Bainbridge's Final Exam
Don't you just goddamn love the way lawprofs write blogs? I'm answering this because it's brainfood and because it'll be my little way of expressing empathy with all those poor college and law school kids out there getting ready for finals. Professor Bainbridge has a post about Rubinomics, and whether or not those assorted policies could actually be the key to a Democratic victory in 2008. Bainbridge I think correctly names Rubinomics as consisting principally of:
1) Vigorous Deficit Reduction
2) Free Global Markets
3) Investments in Training, Education, and the Environment.
He asks two questions. One:
So I propound a question to the class for debate; namely, the economic policies of Rubinomics, based on vigorous deficit reduction, free global markets, and investments in education, training, and the environment, were principally responsible for Bill Clinton's reelection in 1996 and the principal achievement of the Clinton administration. True or False. Explain.
This is sort of a two-part question. The first bit relates to the 1996 re-election. In that election, Rubinomics definitely didn't hurt Clinton. However, the key to how he won that re-election, I think, related a lot more to his opponent. Clinton received a gift with Bob Dole as a challenger in the same way Bush got the PR godsend with Kerry. Not that Dole isn't a decent guy. Instead, Dole's problem consisted of his preachinous and high-horse tactics trying to attack Clinton's character. In the end, he came off as unlikable, similar to how Kerry's obsessions with nuance looked and smacked of elitism. A better challenger might have given Clinton a run for his money, but Dole certainly did not campaign well and chose tactics poorly. Rubinomics did give Clinton a solid economic platform to stand on, and that certainly helped him when re-election time arrived, but it did not really constitute the decisive factor. In an election where character issues received way too much attention and the substantive issues got virtually ignored, one would have to make a real stretch to assume people voted based on sound economic policies. So, the notion that it was responsible for his re-election is probably false, as the election itself failed to get that substantive.
However, he also tags to that question asking whether or not Rubinomics might go down in history as Clinton's principal achievement. That is more likely true. Rubinomics did help sustain the 1990s boom (setting conspiracy theory arguments about what started and ended it aside) and on that ground it can be called the principal achievement of Clinton. Specifically, if Rubinomics has global free trade as a characteristic, Clinton's adoption of NAFTA and other bilateral agreements with Central America and China certainly represent major accomplishments and watersheds in global trade. The record Rubinomics produced is more than enough for Clinton to hang his hat on and accomplished a lot for transforming the US economy into one more sustainable for the future.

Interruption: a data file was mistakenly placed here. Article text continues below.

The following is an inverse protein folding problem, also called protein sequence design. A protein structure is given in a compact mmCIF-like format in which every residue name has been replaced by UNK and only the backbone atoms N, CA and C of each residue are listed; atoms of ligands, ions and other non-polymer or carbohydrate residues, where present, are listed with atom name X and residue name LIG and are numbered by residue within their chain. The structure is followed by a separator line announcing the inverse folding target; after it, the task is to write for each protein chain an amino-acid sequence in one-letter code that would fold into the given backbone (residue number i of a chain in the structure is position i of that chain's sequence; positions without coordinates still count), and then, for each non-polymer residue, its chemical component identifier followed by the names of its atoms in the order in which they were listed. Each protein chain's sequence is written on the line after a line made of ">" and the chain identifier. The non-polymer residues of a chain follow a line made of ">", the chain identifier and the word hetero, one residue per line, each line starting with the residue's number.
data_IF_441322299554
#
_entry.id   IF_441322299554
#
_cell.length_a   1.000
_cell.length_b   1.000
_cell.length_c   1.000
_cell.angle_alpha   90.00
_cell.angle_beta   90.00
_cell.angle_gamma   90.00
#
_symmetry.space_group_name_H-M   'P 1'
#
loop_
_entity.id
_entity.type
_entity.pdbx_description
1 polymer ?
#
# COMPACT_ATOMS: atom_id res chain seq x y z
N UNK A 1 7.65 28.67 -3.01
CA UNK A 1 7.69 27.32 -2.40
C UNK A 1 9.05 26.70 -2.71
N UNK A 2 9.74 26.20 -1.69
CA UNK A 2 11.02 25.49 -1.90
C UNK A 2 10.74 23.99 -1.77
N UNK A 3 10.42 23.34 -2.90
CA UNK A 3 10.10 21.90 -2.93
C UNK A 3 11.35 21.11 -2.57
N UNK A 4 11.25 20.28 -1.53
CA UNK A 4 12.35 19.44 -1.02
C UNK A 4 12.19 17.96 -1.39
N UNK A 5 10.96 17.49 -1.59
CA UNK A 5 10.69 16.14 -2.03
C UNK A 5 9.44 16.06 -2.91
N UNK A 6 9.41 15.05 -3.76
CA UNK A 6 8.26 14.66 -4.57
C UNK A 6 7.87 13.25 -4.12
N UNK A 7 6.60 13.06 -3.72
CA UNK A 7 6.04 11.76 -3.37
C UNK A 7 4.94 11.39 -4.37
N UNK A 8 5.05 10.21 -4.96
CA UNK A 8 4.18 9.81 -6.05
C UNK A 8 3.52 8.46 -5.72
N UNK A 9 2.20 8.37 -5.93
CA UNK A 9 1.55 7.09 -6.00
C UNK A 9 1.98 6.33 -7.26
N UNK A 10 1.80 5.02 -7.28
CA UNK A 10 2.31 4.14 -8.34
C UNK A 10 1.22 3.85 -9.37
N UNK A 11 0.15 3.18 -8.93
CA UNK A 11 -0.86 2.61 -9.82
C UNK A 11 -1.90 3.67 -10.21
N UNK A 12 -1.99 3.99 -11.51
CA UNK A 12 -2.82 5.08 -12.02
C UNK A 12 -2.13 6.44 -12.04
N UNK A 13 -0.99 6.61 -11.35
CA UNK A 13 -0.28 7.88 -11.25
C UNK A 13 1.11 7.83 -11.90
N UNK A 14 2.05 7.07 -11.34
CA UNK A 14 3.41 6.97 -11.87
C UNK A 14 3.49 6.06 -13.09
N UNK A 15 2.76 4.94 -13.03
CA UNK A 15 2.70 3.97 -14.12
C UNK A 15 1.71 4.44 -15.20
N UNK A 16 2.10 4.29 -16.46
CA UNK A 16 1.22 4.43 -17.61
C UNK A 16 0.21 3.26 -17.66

Next, Bainbridge asks:
Extra credit question: A Democrat who (a) truly espoused and was credibly committed to reinstating Rubinomics, (b) can be trusted with national security, and (c) is credibly committed to actually doing something to make sure that abortion is not just "safe" and "legal," but also "rare," instead of just mouthing the formula the way Clinton did, would be a gosh darn attractive option in 2008. True or False. Explain.
This would no doubt be true. This is pretty much the moderate wish-list for Republicans and Democrats. The fact that Bainbridge immediately credits that a Democrat could be trusted with national security is like cheating. The public already has lost faith in Republicans on a host of domestic issues, and a Democrat that backs a) and c) is likely to snatch a lot of cynics and disillusioned people. And, as National Security is a given in this formulation and is the primary weakness of Democrats in the public eye (though that is turning around), chances are such a Democrat would clean up electorally. They would have everything working for them and, in effect, bring together what the public has responded to in elections on both the domestic and foreign issues. The public craves such a candidate, whether Democrat or Republican, and a candidate that possessed all these strengths would likely take a glut of votes from both parties no matter what label they had.
Bainbridge asks to name such a Democrat. I've got one idea.